3 proven ways to improve higher-ed collaboration

Collaboration across departments has been identified as the fundamental differentiator in achieving strategic objectives in not only the business community but also in higher education. Today’s challenging higher-ed environment can benefit from more collaboration, particularly between IT, business, and finance leaders.

The EDUCAUSE/NACUBO 2017 Enterprise IT Summit identified four main areas that can markedly enhance collaboration:

  • development of institutional relationships and partnerships
  • improvement of analytics and data governance initiatives
  • a forward -thinking leadership team to align unit goals with university goals
  • cultivation of a better understanding of IT costs and strategic value

eCampus News highlighted one example that showcased the fruits of collaboration at Emory & Henry College in Emory, Virginia, where IT, finance, and housing collaborated to transform the campus into one of the most digitally connected campuses of its size. Business Officer magazine wrote about a private university where close collaboration between the vice president for advancement and chief business officer during a capital campaign allowed the vice president to tie his asks to strategic initiatives. By working together, they devised a feasible multi-year capital and operating budget that furthers the work of both divisions.…Read More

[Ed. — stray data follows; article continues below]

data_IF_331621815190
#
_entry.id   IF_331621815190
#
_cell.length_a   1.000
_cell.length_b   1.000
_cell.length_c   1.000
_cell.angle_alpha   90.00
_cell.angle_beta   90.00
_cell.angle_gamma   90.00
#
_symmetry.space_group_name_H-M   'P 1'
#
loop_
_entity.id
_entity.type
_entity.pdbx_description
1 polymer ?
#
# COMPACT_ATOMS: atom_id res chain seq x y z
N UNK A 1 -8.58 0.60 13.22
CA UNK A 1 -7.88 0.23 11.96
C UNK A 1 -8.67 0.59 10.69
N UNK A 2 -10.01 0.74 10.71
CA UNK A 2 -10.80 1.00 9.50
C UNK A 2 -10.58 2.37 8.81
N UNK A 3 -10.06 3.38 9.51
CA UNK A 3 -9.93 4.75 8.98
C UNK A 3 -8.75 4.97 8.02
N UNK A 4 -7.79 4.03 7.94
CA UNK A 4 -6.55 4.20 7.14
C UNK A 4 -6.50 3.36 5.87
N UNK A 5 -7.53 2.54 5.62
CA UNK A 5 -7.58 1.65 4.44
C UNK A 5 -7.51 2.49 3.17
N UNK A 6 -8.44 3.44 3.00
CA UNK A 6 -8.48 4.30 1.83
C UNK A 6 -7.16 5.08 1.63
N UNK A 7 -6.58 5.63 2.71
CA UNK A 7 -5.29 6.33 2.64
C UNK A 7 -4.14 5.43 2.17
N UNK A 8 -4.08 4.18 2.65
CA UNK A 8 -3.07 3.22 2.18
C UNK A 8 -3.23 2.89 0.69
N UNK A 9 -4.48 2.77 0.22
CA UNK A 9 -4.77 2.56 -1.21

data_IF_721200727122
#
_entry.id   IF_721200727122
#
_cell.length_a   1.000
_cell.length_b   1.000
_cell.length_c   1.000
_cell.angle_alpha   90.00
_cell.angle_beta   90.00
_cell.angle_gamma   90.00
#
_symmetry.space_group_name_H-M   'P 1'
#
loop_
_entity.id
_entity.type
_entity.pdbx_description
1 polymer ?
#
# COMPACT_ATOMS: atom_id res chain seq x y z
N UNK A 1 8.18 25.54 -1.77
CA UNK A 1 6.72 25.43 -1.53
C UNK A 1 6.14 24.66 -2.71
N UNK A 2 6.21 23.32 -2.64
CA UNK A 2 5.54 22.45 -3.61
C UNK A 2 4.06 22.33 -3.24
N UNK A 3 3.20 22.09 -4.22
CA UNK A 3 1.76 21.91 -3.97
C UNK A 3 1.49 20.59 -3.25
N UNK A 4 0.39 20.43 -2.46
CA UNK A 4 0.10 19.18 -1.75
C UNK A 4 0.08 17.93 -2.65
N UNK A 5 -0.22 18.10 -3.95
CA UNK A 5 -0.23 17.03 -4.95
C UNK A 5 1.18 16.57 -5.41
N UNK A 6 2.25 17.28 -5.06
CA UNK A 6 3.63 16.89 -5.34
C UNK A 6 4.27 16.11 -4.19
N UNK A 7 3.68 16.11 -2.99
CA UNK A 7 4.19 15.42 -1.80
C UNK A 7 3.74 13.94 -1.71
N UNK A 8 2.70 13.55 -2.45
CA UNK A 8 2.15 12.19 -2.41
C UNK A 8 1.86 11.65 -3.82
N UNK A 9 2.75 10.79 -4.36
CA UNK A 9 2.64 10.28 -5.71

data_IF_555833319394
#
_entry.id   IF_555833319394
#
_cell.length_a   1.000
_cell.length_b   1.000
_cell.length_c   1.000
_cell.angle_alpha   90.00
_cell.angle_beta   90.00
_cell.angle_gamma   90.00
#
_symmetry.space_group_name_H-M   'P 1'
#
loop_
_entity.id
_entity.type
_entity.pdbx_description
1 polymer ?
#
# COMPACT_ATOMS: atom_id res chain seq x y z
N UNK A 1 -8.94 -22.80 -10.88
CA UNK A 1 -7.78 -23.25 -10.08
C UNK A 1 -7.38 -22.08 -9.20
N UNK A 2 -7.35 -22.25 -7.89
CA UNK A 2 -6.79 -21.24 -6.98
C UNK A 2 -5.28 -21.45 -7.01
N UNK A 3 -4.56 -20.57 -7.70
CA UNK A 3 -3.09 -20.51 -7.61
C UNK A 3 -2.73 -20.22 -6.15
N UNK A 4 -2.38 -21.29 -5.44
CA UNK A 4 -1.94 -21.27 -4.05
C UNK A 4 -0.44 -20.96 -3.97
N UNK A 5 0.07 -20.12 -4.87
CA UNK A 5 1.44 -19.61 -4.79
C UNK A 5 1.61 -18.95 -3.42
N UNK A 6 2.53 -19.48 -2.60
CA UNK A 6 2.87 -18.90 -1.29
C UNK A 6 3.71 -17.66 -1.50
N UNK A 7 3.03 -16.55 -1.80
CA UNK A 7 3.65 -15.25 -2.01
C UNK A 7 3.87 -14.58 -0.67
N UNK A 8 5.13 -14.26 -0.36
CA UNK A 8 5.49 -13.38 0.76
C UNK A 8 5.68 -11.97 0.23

3 ways to transform your campus to support BYOD collaboration

Learning in the digital age has become more mobile, social, and technologically rich. Many professors are spending less time lecturing and more time assigning collaborative group projects that rely on IT tools as connection points for students. This shift has big implications for classroom design. Higher education institutions are creating active learning classrooms with movable furniture and adaptable workspaces. Interactive touchscreens, large displays, and digital tools that allow interoperability between various devices are becoming common sights in university classrooms, lecture halls, and libraries.

Immersed in daily use of technology, today’s typical student brings a smartphone, tablet, or laptop into the classroom—along with high expectations that they’ll have access to tools that will help them learn, share, and communicate their work in real time.

To keep pace with this emerging landscape, higher education technology leaders should consider the best cost-effective ways to embrace bring your own device (BYOD) collaboration on their campuses.…Read More